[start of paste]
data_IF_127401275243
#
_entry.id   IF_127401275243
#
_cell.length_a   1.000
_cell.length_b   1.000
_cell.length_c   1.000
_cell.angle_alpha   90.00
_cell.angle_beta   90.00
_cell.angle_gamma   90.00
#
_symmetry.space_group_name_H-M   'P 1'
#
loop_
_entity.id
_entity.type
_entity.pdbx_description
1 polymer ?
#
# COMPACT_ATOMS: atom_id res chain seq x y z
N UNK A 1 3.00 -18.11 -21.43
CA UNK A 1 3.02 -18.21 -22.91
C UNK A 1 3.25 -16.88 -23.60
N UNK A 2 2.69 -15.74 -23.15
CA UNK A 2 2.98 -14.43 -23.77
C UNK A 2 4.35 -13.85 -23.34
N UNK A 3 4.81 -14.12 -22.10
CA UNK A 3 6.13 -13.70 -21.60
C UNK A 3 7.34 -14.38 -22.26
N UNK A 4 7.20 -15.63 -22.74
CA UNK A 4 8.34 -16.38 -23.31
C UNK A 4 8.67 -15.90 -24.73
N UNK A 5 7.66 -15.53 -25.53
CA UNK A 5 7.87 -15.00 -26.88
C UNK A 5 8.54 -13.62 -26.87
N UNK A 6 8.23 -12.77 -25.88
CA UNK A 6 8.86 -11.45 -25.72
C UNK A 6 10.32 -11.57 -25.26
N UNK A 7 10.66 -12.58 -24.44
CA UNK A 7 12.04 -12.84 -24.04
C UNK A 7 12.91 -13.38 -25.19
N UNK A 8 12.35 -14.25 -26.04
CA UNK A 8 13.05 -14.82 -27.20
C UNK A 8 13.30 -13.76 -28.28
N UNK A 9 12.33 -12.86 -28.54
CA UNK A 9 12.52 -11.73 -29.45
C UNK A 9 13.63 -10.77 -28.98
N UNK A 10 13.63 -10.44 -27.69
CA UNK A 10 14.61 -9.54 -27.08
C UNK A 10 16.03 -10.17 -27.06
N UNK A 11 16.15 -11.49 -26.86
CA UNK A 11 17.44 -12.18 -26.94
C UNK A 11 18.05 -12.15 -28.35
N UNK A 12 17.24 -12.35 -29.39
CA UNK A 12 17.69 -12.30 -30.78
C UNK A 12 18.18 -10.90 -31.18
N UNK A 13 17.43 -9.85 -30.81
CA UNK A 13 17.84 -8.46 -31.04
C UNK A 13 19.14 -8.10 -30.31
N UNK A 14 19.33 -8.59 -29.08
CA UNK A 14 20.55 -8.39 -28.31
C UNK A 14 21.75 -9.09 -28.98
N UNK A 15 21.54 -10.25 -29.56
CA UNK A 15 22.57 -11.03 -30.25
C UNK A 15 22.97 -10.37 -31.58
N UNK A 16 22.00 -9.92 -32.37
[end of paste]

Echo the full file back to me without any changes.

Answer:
data_IF_127401275243
#
_entry.id   IF_127401275243
#
_cell.length_a   1.000
_cell.length_b   1.000
_cell.length_c   1.000
_cell.angle_alpha   90.00
_cell.angle_beta   90.00
_cell.angle_gamma   90.00
#
_symmetry.space_group_name_H-M   'P 1'
#
loop_
_entity.id
_entity.type
_entity.pdbx_description
1 polymer ?
#
# COMPACT_ATOMS: atom_id res chain seq x y z
N UNK A 1 3.00 -18.11 -21.43
CA UNK A 1 3.02 -18.21 -22.91
C UNK A 1 3.25 -16.88 -23.60
N UNK A 2 2.69 -15.74 -23.15
CA UNK A 2 2.98 -14.43 -23.77
C UNK A 2 4.35 -13.85 -23.34
N UNK A 3 4.81 -14.12 -22.10
CA UNK A 3 6.13 -13.70 -21.60
C UNK A 3 7.34 -14.38 -22.26
N UNK A 4 7.20 -15.63 -22.74
CA UNK A 4 8.34 -16.38 -23.31
C UNK A 4 8.67 -15.90 -24.73
N UNK A 5 7.66 -15.53 -25.53
CA UNK A 5 7.87 -15.00 -26.88
C UNK A 5 8.54 -13.62 -26.87
N UNK A 6 8.23 -12.77 -25.88
CA UNK A 6 8.86 -11.45 -25.72
C UNK A 6 10.32 -11.57 -25.26
N UNK A 7 10.66 -12.58 -24.44
CA UNK A 7 12.04 -12.84 -24.04
C UNK A 7 12.91 -13.38 -25.19
N UNK A 8 12.35 -14.25 -26.04
CA UNK A 8 13.05 -14.82 -27.20
C UNK A 8 13.30 -13.76 -28.28
N UNK A 9 12.33 -12.86 -28.54
CA UNK A 9 12.52 -11.73 -29.45
C UNK A 9 13.63 -10.77 -28.98
N UNK A 10 13.63 -10.44 -27.69
CA UNK A 10 14.61 -9.54 -27.08
C UNK A 10 16.03 -10.17 -27.06
N UNK A 11 16.15 -11.49 -26.86
CA UNK A 11 17.44 -12.18 -26.94
C UNK A 11 18.05 -12.15 -28.35
N UNK A 12 17.24 -12.35 -29.39
CA UNK A 12 17.69 -12.30 -30.78
C UNK A 12 18.18 -10.90 -31.18
N UNK A 13 17.43 -9.85 -30.81
CA UNK A 13 17.84 -8.46 -31.04
C UNK A 13 19.14 -8.10 -30.31
N UNK A 14 19.33 -8.59 -29.08
CA UNK A 14 20.55 -8.39 -28.31
C UNK A 14 21.75 -9.09 -28.98
N UNK A 15 21.54 -10.25 -29.56
CA UNK A 15 22.57 -11.03 -30.25
C UNK A 15 22.97 -10.37 -31.58
N UNK A 16 22.00 -9.92 -32.37